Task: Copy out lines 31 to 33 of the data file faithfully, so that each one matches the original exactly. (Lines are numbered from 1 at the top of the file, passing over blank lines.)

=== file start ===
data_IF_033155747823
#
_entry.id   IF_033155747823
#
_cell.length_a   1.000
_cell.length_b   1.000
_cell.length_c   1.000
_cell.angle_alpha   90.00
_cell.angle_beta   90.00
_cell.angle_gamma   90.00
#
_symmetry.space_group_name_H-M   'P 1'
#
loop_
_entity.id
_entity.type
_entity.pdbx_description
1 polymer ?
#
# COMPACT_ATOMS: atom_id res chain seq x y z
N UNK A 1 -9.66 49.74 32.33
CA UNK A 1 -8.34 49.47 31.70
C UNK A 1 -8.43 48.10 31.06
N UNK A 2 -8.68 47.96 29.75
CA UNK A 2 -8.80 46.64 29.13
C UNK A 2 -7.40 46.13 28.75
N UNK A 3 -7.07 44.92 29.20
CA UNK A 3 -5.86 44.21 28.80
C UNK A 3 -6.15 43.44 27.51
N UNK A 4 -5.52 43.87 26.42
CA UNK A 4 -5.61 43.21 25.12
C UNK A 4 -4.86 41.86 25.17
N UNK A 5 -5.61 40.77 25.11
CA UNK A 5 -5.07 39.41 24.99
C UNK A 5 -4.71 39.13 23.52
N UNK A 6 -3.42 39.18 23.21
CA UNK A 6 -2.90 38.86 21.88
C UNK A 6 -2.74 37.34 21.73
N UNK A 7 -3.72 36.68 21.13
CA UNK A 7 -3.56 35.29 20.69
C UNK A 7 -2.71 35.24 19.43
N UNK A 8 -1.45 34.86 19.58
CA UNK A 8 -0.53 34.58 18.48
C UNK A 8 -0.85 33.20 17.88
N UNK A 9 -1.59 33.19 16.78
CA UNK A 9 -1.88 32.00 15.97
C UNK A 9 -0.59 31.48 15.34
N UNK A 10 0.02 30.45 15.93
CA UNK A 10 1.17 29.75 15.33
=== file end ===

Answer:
CA UNK A 4 -5.61 43.21 25.12
C UNK A 4 -4.86 41.86 25.17
N UNK A 5 -5.61 40.77 25.11